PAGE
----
Laura also plans to step up NAD’s work in reaching out to consumers. “We don’t want to be the advertising industry’s best kept secret.” She asked participants at the conference to “act as ambassadors” and spread the work about the benefits of the NAD process and programs. She also plans to work with the CBBB and local BBBs to expand NAD reach. Under Laura’s watch, NAD is planning the first ever west coast mini-conference for this spring, co-hosted with CARU. (And speaking of changes, see this blog about CARU’s new director Dona Fraser.) Laura’s ultimate goal? She “wants faster results that respect the process and precedent but also runs smoother for business.” When asked about NAD’s current challenges, Laura said, “We need to better manage resources so we get faster. We are down two and a half staff attorneys. [With Laura transitioning to the director role, one existing vacancy with the recent departure for Unilever of Becky Griffith, and Kat Dunnigan taking part-time status.] We are building staff back up. That is our big immediate challenge. Long term, we need to maintain our credibility while we expand our reach.” Laura paused when asked about the weaknesses in the process but answered candidly, “Yes, there are some snags. I have heard that coming to NAD is like coming to the airlines and only as good as your last experience. We want greater consistency and more respect for the process.” When asked about the strengths of the current system, she responded that “clear transparent decision making and a build-up of precedent as industry guidance.” When asked how participants can help beyond an ambassador role, Laura asked us to “follow the rules and procedures. They matter. When NAD issues a press release, do not publish this. It undermines the process and effectiveness [when companies use the process for direct commercial gain]. And schedule meetings and extensions promptly.”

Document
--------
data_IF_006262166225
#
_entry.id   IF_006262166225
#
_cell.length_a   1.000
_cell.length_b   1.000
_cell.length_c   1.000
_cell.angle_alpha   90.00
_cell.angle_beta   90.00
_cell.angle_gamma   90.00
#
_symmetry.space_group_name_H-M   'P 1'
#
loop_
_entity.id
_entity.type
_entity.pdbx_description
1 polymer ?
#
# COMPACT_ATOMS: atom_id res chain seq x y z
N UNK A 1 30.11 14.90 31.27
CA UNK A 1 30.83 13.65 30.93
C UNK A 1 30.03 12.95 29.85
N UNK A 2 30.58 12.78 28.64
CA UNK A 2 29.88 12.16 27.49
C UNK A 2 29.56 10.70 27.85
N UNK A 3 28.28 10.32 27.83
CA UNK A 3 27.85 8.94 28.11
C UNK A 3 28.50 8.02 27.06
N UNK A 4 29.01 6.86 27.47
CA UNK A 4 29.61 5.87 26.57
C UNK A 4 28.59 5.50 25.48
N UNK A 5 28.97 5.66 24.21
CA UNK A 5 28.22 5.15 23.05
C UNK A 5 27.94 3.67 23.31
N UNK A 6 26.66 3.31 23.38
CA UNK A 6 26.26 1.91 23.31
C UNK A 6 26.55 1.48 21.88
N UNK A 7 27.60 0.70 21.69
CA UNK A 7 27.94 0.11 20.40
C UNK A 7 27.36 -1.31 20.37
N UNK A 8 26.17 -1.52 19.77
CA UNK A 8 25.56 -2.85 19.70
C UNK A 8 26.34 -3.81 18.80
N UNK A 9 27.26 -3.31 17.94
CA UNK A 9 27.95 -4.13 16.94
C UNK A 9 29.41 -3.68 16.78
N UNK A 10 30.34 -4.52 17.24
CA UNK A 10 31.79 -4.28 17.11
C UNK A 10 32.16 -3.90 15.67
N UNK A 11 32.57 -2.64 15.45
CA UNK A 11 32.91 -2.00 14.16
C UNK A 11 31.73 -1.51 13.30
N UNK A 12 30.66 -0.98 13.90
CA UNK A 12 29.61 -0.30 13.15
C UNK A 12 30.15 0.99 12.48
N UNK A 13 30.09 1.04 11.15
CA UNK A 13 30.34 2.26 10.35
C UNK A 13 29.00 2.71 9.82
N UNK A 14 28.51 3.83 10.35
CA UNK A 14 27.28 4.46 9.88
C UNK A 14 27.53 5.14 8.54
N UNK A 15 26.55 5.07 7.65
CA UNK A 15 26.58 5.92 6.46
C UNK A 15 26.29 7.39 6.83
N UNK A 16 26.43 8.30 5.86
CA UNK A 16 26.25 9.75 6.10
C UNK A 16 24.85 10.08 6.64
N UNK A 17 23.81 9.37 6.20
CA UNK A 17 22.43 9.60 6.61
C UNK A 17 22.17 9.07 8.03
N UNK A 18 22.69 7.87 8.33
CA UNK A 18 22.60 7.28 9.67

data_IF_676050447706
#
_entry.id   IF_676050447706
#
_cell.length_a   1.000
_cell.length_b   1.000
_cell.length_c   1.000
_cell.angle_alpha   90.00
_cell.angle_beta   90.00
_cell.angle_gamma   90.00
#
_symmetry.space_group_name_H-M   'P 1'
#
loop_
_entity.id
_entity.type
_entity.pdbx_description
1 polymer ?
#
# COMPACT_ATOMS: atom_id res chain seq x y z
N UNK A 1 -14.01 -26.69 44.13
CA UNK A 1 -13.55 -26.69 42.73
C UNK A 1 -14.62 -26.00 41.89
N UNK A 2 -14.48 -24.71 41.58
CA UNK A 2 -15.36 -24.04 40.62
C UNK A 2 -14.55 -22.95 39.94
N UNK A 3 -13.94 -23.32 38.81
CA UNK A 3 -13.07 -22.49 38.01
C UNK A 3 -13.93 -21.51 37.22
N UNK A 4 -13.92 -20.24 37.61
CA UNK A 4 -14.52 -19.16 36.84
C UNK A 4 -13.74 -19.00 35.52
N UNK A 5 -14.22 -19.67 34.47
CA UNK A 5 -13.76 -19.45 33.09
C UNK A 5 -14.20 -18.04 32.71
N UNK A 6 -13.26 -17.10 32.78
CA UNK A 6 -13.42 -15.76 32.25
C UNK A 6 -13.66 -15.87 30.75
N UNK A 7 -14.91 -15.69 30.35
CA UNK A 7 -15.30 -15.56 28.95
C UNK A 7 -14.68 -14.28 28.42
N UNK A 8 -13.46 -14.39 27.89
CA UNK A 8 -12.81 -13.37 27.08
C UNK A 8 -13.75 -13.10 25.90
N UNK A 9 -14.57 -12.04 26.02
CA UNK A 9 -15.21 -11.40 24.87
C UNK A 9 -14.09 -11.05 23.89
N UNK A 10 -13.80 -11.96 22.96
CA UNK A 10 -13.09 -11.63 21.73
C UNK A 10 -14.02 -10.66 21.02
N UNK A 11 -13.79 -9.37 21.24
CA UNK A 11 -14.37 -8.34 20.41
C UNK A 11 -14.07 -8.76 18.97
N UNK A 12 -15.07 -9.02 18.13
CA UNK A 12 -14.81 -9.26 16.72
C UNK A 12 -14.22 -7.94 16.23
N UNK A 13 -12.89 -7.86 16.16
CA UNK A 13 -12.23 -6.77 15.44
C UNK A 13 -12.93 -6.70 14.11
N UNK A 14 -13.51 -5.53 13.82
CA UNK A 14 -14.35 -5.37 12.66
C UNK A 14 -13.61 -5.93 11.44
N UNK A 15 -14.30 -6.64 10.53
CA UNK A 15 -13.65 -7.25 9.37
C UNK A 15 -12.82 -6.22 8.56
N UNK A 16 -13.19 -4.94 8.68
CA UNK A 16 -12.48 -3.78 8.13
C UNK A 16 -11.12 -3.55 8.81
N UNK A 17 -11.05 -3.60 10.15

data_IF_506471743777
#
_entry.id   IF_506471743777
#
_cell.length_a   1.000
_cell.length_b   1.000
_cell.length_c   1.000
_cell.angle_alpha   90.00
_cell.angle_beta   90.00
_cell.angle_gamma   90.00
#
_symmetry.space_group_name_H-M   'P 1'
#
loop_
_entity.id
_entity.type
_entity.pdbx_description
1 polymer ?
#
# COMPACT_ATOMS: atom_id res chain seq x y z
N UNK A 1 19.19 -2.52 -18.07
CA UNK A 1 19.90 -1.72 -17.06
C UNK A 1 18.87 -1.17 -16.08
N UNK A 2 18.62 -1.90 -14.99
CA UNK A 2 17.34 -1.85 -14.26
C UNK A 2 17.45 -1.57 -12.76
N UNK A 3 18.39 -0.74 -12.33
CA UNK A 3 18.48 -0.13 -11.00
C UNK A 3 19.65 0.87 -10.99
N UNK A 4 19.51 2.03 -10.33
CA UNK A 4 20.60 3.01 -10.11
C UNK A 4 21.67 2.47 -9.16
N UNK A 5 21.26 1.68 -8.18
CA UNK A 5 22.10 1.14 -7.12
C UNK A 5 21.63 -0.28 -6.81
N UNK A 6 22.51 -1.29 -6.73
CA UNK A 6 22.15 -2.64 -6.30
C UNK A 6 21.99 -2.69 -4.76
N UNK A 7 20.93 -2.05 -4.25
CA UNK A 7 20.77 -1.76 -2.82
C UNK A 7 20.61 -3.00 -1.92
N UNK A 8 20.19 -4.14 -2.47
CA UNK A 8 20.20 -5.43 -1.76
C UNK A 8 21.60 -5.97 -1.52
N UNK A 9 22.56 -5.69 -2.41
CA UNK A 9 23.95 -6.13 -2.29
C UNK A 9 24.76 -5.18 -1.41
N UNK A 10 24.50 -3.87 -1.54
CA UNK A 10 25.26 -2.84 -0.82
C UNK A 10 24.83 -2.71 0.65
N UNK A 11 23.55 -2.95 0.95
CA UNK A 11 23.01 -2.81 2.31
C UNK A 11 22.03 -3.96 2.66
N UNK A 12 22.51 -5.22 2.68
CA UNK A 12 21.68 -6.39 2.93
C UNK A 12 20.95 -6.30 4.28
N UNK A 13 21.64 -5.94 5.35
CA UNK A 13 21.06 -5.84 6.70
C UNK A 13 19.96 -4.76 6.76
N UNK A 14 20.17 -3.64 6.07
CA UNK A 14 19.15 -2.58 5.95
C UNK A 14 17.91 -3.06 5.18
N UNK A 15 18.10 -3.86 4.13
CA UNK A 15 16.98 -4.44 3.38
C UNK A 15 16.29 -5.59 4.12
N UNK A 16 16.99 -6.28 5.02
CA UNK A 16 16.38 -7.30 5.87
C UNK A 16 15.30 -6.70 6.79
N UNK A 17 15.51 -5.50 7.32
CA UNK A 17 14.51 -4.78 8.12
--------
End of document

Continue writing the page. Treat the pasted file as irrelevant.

Laura and Devin then discussed the FTC referral process, which happens when a company either refuses to participate in a challenge or when a company participates but then does not agree to or comply with NAD’s recommendations. Laura explained that NAD talks to the companies that refuse to participate or comply and tries to get them to change their minds. NAD explains the referral process so no company is caught off guard. If there is an impasse, NAD sends a letter to the appropriate agency (usually, but not always, the FTC) with the case materials.